When Prime Minister Olmert unleashed the air campaign as a response to the Hezbollah border attack and kidnappning, he obviously expected a rather quick and easy punishment operation.
The main aim of the very sharp counterattack was probably to restore the fear of the armed might of Israel that had started to weakened during the past few years. Now was the time to set an example, was the idea.
But two weeks into the war things are more complicated.
It’s increasingly obvious that an air campaign only can achieve very little apart from the counter-productive destruction of the infrastructure of Lebanon. The fighting capabilities of Hezbollah are certainly degraded, but not eliminated. It can probably easily be restored.
And the ground incursions into southern Lebanon are proving more difficult than anticipated.
At an emergency meeting yesterday evening and night as well as today, now with the entire Cabinet, it seems as if different alternatives were considered. The report in Haaretz is well worth reading.
A military proposal to make a massive call-up of reservist and launch a two-month campaign to clear the entire area up to the Litani river was obviouslu turned down. There were fears of large casualities – the 1982 war all over again – but also fear of stumbling into a major ground war with Syria.
So much for the talk over everything just being a question of some air strikes.
It seems as of Prime Minister Olmert is now instead aiming at the securing of an area in southern Lebanon that could be cleared of Hezbollah and then held until an international force could take over.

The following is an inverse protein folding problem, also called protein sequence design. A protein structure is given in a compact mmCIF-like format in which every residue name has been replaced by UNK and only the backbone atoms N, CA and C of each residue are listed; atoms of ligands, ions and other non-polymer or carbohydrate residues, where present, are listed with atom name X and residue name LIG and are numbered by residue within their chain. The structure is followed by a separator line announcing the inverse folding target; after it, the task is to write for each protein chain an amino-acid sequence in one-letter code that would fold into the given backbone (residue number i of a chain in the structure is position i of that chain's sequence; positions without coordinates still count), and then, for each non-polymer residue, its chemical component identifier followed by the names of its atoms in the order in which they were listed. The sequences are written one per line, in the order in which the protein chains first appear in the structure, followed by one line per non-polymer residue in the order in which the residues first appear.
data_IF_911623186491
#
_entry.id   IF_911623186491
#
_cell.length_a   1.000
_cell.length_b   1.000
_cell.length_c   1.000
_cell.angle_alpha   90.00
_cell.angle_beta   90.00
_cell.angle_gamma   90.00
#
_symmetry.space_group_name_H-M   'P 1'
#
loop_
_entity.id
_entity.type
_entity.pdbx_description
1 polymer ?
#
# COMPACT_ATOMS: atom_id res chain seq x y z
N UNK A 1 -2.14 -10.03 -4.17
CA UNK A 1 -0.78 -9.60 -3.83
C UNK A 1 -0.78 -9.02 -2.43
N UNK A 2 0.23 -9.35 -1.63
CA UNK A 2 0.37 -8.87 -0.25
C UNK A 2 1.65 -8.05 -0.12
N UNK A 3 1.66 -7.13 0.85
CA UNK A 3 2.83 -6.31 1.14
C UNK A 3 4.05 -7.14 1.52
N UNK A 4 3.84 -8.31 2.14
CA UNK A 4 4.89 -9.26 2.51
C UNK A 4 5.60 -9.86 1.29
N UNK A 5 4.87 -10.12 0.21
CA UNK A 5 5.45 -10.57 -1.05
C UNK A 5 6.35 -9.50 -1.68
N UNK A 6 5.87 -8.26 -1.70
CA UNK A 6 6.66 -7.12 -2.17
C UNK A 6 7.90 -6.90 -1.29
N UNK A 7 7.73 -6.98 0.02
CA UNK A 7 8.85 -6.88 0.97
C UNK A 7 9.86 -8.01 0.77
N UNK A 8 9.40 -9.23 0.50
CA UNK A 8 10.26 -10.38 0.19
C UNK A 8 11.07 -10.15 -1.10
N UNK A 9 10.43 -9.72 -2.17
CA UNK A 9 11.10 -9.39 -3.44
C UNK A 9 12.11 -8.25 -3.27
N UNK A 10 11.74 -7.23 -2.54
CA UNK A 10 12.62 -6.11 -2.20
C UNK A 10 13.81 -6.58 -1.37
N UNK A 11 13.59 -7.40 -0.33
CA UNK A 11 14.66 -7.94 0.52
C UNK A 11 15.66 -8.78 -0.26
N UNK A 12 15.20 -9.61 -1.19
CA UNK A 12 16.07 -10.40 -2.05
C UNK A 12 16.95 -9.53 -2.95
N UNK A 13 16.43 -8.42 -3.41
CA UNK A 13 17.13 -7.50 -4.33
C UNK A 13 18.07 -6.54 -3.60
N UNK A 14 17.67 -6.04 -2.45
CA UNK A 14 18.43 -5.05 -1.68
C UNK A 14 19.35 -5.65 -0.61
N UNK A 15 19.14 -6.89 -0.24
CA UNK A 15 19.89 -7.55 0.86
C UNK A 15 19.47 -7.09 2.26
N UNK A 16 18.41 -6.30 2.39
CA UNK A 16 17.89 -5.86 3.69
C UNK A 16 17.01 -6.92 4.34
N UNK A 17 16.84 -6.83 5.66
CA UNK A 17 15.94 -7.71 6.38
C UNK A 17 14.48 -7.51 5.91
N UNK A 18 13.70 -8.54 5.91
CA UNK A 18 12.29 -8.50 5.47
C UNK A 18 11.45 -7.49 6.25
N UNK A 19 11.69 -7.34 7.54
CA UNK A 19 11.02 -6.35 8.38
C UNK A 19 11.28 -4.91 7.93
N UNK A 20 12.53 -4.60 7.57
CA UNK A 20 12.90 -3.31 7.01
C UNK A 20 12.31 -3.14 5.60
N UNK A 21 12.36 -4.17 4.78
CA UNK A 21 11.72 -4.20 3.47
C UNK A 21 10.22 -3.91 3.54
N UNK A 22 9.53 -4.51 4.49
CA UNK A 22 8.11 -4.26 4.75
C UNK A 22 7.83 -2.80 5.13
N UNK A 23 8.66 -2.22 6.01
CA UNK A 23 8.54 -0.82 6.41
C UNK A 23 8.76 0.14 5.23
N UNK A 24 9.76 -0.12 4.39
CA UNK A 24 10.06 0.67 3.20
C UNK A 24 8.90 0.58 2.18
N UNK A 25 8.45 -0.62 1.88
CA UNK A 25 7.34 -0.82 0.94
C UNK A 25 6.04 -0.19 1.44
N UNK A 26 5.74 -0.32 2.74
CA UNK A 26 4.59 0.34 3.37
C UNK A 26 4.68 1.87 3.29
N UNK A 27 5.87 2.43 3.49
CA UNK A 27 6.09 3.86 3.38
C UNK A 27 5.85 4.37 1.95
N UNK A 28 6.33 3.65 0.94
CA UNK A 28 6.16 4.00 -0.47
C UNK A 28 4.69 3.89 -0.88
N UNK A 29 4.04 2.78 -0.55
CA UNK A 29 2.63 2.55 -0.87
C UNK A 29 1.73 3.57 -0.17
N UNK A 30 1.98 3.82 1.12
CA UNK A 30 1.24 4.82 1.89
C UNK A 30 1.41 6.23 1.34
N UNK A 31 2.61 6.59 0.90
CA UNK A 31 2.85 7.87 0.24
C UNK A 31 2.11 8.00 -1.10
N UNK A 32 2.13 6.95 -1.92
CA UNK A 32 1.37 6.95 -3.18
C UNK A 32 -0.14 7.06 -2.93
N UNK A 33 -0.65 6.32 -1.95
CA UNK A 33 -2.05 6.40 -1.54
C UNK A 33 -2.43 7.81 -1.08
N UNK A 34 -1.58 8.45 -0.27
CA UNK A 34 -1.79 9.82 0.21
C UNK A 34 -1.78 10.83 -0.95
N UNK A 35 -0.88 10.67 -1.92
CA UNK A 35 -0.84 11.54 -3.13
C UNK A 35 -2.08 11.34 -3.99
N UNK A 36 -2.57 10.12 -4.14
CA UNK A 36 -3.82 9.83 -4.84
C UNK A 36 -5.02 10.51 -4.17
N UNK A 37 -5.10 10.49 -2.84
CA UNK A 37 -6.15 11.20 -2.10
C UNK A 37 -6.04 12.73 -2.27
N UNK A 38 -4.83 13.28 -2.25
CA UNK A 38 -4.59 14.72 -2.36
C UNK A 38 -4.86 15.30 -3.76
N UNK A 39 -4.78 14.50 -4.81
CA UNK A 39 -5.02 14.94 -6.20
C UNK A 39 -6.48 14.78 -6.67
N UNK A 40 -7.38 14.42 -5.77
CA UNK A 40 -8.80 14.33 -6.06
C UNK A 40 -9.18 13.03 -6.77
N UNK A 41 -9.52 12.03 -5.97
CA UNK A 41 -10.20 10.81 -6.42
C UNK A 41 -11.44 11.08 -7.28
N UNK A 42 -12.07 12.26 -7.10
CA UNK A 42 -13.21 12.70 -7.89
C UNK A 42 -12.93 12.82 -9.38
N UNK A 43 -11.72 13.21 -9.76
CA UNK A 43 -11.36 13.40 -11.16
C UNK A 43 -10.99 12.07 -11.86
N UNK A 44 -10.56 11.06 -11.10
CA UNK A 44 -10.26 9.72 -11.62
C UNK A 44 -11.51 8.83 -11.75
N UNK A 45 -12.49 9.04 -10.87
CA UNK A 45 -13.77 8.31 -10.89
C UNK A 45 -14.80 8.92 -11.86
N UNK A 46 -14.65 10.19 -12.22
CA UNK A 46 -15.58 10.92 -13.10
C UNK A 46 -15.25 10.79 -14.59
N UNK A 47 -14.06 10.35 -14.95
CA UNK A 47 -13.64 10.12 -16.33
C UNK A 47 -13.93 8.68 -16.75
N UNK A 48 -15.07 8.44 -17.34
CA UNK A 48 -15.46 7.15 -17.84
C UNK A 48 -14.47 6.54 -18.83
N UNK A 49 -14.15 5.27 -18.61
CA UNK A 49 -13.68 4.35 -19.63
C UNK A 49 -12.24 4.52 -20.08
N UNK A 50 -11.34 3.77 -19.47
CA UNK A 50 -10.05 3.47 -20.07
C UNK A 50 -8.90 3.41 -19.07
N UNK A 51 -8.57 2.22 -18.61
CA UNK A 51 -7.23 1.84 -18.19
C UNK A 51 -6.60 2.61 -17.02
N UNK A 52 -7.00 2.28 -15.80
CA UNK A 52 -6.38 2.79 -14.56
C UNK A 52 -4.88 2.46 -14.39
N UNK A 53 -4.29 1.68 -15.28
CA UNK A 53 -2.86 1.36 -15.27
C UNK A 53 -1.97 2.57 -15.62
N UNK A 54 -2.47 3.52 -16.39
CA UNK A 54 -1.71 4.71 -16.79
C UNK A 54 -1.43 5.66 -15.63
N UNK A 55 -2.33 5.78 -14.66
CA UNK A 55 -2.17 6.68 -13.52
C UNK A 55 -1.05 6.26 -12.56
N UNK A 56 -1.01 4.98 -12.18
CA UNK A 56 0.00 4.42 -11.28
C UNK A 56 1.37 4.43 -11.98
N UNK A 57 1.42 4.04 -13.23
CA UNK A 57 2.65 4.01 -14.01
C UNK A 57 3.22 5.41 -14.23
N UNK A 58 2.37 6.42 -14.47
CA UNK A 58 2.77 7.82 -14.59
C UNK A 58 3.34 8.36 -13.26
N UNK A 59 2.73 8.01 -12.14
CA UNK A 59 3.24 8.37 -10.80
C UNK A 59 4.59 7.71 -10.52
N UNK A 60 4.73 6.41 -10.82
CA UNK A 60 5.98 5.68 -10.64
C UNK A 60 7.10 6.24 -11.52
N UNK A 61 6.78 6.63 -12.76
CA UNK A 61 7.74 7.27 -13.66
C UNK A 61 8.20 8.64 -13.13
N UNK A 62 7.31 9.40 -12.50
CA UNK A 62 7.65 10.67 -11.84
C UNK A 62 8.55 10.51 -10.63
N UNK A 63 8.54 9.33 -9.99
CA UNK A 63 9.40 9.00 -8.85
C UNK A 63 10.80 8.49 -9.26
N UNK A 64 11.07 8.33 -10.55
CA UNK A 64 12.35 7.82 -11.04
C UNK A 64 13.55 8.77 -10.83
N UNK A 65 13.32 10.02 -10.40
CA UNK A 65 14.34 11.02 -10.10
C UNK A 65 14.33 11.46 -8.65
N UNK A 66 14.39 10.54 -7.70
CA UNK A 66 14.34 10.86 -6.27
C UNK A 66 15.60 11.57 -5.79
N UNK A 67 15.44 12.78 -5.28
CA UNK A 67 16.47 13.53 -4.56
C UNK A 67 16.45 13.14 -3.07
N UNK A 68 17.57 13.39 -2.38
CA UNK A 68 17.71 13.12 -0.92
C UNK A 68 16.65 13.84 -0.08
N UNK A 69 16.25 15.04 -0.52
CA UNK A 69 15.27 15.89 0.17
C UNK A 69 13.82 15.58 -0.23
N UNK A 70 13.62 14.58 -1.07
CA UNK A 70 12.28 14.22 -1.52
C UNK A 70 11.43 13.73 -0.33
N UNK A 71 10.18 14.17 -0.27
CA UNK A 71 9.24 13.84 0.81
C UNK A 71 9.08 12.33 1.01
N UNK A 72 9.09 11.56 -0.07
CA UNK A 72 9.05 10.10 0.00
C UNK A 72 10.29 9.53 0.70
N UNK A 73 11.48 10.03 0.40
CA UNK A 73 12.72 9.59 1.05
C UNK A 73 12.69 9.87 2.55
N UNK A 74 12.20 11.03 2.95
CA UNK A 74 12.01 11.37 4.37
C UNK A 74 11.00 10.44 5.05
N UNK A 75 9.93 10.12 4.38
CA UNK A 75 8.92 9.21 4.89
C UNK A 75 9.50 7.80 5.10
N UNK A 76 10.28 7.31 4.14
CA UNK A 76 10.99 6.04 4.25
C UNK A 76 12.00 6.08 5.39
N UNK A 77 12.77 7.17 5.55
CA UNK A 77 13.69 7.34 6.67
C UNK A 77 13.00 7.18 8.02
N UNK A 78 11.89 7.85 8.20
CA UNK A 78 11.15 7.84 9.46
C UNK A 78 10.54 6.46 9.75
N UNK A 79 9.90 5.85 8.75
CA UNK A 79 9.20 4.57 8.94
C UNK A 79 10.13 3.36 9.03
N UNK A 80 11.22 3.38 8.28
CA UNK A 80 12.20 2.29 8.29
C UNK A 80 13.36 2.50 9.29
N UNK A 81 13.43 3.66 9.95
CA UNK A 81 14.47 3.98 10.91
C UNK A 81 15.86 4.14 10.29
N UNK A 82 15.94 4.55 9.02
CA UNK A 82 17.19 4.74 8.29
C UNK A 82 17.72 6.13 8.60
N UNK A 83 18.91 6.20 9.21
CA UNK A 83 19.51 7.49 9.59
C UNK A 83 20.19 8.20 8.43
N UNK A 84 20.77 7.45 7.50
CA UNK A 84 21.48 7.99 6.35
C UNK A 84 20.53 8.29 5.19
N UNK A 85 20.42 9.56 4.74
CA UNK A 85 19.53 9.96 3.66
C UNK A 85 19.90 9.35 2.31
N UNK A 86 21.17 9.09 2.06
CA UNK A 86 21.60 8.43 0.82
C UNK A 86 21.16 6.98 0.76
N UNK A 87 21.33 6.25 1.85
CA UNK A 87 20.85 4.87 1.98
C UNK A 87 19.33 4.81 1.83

But that’s a debatable strategy.
If a proposal to clear the area up to the Litani has been rejected, we are obviously talking about a rather small area. While the genuine security perimeter of Israel now extends well north of the Litani – in view of the longer range of the rockets – this area would obviously end far to the south of the Litani.
It would not halt the most damaging of the rocket attacks of Hezbollah.
And to expect an international force to quickly just come in and take over the occupation operation of the Israeli army in this zone is in all probability a pipe-dream. Few would be happy with such a mandate and even fewer would be ready to provide the forces. And even under the best of circumstances it would take months to deploy anything of substance.
The irony of the situation might well be that the longer Washington provides political encouragement for the Israeli operation to continue, the greater is the risk of Israel being stuck in a quagmire that would risk a strategic defeat.
That’s certainly not in the interest of even those of us being – like myself – highly critical of the Olmert policies.
Israel needs to be rescued from the consequences of its policies. An agreed cease-fire as quickly as possible.
But as long as Washington doesn’t see it – it will not happen.